Making a speech at the Annual Meeting of the National Association for Business Economics, Lael Brainard starts with a pointed criticism of her “calendar bosses” Yellen and Fischer:
The will-they-or-won’t-they drumbeat has grown louder of late. To remove the suspense, I do not intend to make any calendar-based statements here today. Rather, I would like to give you a sense of the considerations that weigh on both sides of that debate and lay out the case for watching and waiting.
While Yellen is a Phillips Curve worshiper:
Economic theory suggests, and empirical analysis confirms, that such deviations of inflation from trend depend partly on the intensity of resource utilization in the economy–as approximated, for example, by the gap between the actual unemployment rate and its so-called natural rate, or by the shortfall of actual gross domestic product (GDP) from potential output.
Lael Brainard is skeptical:
To be clear, I do not view the improvement in the labor market as a sufficient statistic for judging the outlook for inflation. A variety of econometric estimates would suggest that the classic Phillips curve influence of resource utilization on inflation is, at best, very weak at the moment. The fact that wages have not accelerated is significant, but more so as an indicator that labor market slack is still present and that workers’ bargaining power likely remains weak.
In her “Policy Considerations” she argues:
There is a risk that the intensification of international crosscurrents could weigh more heavily on U.S. demand directly, or that the anticipation of a sharper divergence in U.S. policy could impose restraint through additional tightening of financial conditions. For these reasons, I view the risks to the economic outlook as tilted to the downside. The downside risks make a strong case for continuing to carefully nurture the U.S. recovery–and argue against prematurely taking away the support that has been so critical to its vitality.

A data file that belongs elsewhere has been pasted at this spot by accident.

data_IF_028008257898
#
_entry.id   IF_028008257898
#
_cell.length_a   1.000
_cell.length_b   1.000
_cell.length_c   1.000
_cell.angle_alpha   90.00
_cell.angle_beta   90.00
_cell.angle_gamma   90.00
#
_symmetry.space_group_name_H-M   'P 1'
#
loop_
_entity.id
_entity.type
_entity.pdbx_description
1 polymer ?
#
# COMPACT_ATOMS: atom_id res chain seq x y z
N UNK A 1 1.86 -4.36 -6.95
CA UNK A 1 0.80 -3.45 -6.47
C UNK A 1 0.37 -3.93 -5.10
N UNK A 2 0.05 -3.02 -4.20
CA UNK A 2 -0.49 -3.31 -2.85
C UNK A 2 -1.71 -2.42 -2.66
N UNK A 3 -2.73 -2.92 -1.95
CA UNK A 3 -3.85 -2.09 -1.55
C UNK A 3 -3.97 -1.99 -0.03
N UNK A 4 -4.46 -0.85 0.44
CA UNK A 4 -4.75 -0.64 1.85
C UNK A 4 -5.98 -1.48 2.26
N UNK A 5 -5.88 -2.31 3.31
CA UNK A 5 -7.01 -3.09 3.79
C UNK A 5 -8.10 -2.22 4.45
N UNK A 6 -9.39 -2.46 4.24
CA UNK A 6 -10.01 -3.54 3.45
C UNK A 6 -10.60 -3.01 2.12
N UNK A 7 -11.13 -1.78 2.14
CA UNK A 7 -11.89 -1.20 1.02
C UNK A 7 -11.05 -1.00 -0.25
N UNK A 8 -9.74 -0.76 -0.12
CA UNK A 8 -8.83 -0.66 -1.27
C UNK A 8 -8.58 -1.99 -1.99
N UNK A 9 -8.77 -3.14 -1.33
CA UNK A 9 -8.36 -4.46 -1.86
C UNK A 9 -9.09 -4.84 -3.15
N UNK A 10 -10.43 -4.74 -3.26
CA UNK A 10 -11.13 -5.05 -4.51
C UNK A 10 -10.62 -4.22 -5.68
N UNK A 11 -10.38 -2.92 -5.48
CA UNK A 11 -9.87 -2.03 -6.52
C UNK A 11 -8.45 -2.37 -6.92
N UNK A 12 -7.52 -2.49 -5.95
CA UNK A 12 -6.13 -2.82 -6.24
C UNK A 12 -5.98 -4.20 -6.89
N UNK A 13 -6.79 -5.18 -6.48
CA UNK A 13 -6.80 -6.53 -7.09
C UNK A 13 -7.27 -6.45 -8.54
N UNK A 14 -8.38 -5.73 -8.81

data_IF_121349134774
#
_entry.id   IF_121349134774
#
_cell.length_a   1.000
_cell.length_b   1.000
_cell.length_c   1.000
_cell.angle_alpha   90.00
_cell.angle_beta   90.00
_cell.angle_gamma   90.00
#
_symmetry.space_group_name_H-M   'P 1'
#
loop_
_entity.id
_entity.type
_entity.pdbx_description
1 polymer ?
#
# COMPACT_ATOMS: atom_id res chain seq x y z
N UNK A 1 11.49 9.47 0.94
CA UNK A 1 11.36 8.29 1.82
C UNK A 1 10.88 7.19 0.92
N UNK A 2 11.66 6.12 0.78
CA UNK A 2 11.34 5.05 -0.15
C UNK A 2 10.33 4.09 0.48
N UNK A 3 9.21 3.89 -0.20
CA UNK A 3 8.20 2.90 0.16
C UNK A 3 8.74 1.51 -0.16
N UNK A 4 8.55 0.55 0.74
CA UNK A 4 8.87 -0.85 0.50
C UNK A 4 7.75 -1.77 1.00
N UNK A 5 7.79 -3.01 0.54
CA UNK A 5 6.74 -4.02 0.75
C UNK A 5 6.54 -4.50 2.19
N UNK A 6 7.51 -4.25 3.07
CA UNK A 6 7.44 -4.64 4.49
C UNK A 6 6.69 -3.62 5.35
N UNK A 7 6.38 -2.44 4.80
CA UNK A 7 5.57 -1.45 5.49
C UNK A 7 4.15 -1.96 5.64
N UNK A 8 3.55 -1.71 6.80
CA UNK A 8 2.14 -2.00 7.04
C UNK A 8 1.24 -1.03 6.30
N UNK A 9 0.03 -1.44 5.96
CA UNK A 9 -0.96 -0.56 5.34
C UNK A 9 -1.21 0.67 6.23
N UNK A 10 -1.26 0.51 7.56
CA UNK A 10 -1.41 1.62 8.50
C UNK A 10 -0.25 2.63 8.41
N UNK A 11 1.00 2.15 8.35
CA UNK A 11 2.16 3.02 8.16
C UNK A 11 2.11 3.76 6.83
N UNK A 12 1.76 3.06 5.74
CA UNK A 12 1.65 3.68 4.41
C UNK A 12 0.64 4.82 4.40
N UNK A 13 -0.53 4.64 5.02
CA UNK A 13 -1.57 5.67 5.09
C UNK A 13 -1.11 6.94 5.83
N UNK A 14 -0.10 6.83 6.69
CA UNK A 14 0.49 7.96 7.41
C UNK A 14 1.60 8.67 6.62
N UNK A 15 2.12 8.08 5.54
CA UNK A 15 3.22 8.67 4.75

Her speech is of a higher quality than the ones we´ve recently had from most FOMC members, but like the others she slips on “reasoning from price changes” when mentioning oil prices and the dollar exchange rate, and also on “reasoning from quantity changes” when spending time on “GDP components contributions”.
She´s partly right when she says:
Over the past 15 months, U.S. monetary policy deliberations have been taking place against a backdrop of progressively gloomier projections of global demand. The International Monetary Fund (IMF) has marked down 2015 emerging market and world growth repeatedly since April 2014.
But misses the fact that the “gloomier projections of global demand” in no small part derive from the tightening of US monetary policy that has taken place over this period, as can be gleaned, for example, from the falling growth rate of US aggregate demand (nominal spending or NGD). After all, the US is a monetary superpower!
And it´s not the case that they don´t know the consequences!